Regarding the apparent contradiction between the Rambam's comments in Hilkhot Sanhedrin, where he applies only the prohibition to other deceased people, and Hilkhot Avel, where he speaks of a "mitzva" to bury the dead generally, we may adopt a different approach.  Perhaps in Hilkhot Sanhedrin the Rambam addresses specifically the obligation of burial on the same day as the death – a requirement that applies only to harugei Beit-Din.  In Hilkhot Avel, by contrast, he refers to the general obligation to bury – an obligation that applies to everyone.  (That the mitzva of kevura applies even later than the day of death is clear from the halakha requiring burying a met mitzva even if he is found several days after death.)           


            The Gemara in Masekhet Sota (14a) discusses the origin of the obligation of gemilut chasadim (performing acts of kindness), and writes:

"What does it mean, 'You shall follow the Lord your God'?  Can a person really follow the Shekhina?  Rather, [it refers to] following His conduct… Just as the Almighty buries the dead, so must you bury the dead."

The Rambam brings this passage in Hilkhot Avel (14:1):

"There is a positive mitzva mi-divreihem [by force of rabbinic enactment] to visit the sick, comfort the mourners… and to concern oneself with all burial needs.  These constitute bodily [as opposed to monetary] gemilut chasadim, which have no set amount.  Although all these mitzvot are 'mi-divreihem,' they are included under 'You shall love your fellow as yourself.'"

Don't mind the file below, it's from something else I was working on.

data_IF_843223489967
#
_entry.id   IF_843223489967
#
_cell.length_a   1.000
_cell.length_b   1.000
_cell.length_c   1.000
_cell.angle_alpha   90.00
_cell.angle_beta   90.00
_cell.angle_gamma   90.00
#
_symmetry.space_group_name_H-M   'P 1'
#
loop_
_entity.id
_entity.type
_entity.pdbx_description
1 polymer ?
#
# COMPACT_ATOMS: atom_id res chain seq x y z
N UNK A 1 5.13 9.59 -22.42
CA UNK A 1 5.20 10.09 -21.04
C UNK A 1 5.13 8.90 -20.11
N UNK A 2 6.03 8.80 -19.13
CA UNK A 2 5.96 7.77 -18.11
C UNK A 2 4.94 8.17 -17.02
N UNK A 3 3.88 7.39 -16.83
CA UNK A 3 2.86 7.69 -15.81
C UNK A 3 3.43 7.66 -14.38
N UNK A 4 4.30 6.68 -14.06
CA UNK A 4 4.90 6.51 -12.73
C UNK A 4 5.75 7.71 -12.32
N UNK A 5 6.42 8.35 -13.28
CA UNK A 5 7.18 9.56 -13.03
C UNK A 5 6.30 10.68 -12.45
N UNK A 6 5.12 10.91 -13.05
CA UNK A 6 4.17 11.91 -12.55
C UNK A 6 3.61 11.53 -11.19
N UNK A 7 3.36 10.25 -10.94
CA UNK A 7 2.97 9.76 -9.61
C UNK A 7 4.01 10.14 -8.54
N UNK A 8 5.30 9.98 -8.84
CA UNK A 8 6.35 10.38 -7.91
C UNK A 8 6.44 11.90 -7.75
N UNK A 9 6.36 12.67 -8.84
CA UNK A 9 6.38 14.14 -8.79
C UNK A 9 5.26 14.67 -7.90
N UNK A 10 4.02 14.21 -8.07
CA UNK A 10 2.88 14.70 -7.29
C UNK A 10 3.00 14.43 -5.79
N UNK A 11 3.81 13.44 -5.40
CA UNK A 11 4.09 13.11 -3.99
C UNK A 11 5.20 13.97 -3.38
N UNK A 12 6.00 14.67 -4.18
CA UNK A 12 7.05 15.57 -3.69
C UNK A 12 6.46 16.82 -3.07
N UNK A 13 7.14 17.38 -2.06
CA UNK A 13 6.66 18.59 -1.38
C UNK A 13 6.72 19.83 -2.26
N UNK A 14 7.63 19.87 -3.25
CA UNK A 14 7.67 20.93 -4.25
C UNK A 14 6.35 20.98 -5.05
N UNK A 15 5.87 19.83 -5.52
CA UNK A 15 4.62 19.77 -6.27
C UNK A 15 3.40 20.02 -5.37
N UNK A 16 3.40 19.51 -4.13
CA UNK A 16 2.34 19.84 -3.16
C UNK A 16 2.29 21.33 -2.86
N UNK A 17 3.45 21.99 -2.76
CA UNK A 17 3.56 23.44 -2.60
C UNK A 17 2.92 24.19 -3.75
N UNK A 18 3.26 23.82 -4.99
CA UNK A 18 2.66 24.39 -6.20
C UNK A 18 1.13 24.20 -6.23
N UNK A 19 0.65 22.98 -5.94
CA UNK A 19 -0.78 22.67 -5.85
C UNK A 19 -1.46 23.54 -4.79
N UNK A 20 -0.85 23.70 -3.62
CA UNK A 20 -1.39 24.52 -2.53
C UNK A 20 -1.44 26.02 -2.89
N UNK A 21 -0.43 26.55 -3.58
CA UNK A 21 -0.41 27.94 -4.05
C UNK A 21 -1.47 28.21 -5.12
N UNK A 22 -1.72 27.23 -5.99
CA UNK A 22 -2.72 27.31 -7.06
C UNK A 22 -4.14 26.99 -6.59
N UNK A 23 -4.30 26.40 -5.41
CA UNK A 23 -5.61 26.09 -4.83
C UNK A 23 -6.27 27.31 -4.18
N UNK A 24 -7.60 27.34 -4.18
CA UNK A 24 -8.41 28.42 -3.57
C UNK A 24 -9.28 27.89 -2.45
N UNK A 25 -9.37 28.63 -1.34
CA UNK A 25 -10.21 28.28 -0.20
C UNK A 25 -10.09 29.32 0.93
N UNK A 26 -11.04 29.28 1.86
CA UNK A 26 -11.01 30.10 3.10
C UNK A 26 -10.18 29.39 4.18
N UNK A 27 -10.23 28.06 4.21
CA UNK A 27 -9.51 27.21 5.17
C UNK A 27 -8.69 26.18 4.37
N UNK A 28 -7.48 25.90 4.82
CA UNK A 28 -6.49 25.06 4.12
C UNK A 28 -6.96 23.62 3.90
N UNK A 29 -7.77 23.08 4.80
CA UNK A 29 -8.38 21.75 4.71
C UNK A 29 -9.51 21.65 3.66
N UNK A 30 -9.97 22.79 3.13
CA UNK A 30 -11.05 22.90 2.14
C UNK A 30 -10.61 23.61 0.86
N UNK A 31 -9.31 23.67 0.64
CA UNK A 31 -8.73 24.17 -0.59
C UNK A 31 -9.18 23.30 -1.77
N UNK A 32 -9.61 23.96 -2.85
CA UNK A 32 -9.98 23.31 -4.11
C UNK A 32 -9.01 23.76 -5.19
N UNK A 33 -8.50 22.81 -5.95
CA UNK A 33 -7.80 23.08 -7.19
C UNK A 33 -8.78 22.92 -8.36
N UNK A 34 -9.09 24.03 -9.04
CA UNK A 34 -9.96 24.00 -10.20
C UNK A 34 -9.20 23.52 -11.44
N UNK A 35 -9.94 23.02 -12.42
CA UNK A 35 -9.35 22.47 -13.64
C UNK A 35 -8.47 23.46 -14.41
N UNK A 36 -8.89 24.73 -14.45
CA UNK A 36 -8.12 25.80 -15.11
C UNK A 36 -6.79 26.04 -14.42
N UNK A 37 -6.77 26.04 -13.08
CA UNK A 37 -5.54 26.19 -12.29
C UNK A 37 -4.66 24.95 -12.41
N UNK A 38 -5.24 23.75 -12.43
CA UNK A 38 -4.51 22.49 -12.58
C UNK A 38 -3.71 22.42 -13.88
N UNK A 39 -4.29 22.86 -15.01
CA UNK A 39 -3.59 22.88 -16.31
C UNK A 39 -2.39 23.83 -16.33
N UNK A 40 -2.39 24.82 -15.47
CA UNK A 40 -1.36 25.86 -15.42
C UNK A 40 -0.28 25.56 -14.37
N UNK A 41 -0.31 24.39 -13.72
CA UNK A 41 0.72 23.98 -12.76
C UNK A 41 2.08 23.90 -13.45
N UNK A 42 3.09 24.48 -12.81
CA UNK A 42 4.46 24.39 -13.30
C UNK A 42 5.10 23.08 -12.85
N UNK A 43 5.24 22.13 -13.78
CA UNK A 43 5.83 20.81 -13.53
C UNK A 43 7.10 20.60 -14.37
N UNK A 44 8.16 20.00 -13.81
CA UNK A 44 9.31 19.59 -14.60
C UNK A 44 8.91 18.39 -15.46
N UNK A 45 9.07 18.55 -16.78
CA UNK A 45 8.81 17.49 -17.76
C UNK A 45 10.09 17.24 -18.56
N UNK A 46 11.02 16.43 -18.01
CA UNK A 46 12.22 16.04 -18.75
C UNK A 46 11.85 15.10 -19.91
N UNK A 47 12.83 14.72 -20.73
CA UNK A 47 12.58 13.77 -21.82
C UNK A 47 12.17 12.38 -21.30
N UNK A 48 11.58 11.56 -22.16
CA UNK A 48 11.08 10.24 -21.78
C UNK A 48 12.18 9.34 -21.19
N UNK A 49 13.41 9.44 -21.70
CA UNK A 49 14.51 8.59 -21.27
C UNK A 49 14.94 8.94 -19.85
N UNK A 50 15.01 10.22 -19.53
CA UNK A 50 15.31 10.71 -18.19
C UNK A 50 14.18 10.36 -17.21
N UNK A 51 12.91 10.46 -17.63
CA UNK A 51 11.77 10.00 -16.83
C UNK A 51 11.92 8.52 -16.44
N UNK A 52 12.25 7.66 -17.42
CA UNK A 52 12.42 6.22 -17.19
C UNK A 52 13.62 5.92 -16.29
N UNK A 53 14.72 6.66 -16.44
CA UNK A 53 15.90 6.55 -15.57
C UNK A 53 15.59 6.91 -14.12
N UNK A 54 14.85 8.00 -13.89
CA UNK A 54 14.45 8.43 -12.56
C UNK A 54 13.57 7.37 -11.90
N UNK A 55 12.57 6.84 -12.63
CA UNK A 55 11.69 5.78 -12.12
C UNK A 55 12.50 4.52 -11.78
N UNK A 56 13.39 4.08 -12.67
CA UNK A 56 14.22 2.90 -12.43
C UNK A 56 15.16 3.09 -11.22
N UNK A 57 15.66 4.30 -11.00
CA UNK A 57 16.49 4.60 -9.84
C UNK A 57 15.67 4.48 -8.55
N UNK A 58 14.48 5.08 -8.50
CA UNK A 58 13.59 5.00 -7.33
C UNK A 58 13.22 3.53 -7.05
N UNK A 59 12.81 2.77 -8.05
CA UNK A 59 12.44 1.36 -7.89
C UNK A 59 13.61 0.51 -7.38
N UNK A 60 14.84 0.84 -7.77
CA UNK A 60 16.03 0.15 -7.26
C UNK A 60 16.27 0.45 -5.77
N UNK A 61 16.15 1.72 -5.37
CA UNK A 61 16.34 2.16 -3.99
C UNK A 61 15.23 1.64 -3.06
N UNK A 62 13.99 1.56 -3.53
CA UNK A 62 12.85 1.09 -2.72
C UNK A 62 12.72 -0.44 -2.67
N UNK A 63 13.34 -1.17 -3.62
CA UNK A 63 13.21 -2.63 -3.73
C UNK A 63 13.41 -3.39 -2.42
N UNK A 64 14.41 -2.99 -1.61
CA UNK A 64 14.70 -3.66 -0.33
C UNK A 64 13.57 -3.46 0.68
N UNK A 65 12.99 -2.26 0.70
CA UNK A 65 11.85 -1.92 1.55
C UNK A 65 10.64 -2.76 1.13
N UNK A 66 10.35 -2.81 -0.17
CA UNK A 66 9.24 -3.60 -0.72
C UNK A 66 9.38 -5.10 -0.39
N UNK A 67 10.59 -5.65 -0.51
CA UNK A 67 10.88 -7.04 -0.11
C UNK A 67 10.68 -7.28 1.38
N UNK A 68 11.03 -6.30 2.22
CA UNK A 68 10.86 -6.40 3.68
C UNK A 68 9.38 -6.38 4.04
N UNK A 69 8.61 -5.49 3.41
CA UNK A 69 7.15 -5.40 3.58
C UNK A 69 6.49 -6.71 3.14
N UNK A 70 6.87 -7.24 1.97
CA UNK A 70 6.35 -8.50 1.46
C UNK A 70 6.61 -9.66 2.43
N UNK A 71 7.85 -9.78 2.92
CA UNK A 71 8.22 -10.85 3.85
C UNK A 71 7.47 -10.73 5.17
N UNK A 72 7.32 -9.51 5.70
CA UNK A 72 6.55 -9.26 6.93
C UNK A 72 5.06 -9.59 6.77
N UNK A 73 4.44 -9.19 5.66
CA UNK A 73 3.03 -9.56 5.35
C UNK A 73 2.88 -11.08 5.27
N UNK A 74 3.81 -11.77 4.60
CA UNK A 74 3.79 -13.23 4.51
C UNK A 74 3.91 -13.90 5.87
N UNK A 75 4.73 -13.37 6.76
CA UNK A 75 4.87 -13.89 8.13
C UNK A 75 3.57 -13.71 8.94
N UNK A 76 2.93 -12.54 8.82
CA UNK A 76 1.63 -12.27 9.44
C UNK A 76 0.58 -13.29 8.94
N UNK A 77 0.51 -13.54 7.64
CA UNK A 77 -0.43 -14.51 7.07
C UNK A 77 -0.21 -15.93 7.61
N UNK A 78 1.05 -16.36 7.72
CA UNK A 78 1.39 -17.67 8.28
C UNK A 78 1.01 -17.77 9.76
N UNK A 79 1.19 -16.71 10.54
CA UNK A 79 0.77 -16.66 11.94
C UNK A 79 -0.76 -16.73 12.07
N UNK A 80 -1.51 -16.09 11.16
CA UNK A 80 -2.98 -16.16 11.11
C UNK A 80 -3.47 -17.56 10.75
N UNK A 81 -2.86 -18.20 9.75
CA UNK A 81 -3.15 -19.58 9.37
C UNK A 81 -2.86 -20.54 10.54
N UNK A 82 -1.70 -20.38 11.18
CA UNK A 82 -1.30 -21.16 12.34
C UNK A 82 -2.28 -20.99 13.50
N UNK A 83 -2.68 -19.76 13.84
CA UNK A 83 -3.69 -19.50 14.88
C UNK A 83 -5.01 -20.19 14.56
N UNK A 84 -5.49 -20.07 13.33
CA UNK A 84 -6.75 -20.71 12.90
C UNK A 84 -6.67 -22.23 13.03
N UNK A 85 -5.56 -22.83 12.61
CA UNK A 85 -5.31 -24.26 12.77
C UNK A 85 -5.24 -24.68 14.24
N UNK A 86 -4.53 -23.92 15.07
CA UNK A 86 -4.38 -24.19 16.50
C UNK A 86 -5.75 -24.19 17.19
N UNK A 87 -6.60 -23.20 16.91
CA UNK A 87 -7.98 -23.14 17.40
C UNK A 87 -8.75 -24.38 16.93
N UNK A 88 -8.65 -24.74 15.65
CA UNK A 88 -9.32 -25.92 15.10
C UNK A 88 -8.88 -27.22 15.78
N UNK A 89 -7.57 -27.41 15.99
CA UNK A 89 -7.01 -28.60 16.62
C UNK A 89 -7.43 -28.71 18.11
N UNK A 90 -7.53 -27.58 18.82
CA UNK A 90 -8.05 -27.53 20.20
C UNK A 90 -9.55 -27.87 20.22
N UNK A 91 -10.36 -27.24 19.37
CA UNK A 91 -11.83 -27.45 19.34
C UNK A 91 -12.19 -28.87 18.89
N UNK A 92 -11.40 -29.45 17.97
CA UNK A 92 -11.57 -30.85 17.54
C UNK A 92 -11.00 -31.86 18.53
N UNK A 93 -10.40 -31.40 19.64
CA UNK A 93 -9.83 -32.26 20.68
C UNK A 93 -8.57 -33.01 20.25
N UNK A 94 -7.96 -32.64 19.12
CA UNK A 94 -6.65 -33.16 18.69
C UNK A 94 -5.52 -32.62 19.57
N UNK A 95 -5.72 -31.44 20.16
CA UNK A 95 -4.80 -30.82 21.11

This means that, according to the Rambam, these mitzvot exist on two different levels: the general level of the Torah obligation of gemilut chasadim, which has no set parameters or exact definitions, and a more specific level of rabbinic enactment, which specifies particular obligations and requirements.

            In the first "shoresh" (principle) of his Sefer Ha-mitzvot, the Rambam writes that we should not count as part of the six hundred and thirteen mitzvot laws enacted by Chazal, as does the Behag, and he cites burial as an example.  The Ramban, in his "hasagot," objects to the Rambam's citing of this obligation as an example of a mitzva de-rabbanan, noting that kevura constitutes a Torah obligation – "ki kavor tikberenu."  What's more, the Rambam himself lists the mitzva of kevura as one of the two hundred and forty-eight positive mitzvot!  Clearly, the Ramban understood the Rambam as including all people under the positive mitzva of kevura, as opposed to the Radbaz, who interpreted the Rambam as limiting the positive mitzva to harugei Beit-Din.          


            We have thus encountered two levels of the obligation of kevura: the independent mitzva to bury the dead, and the general mitzva of gemilut chasadim which includes the obligation of burial.  In assessing the relationship between these two sources of obligation, we may raise several possibilities.In truth, no independent mitzva of burial exists.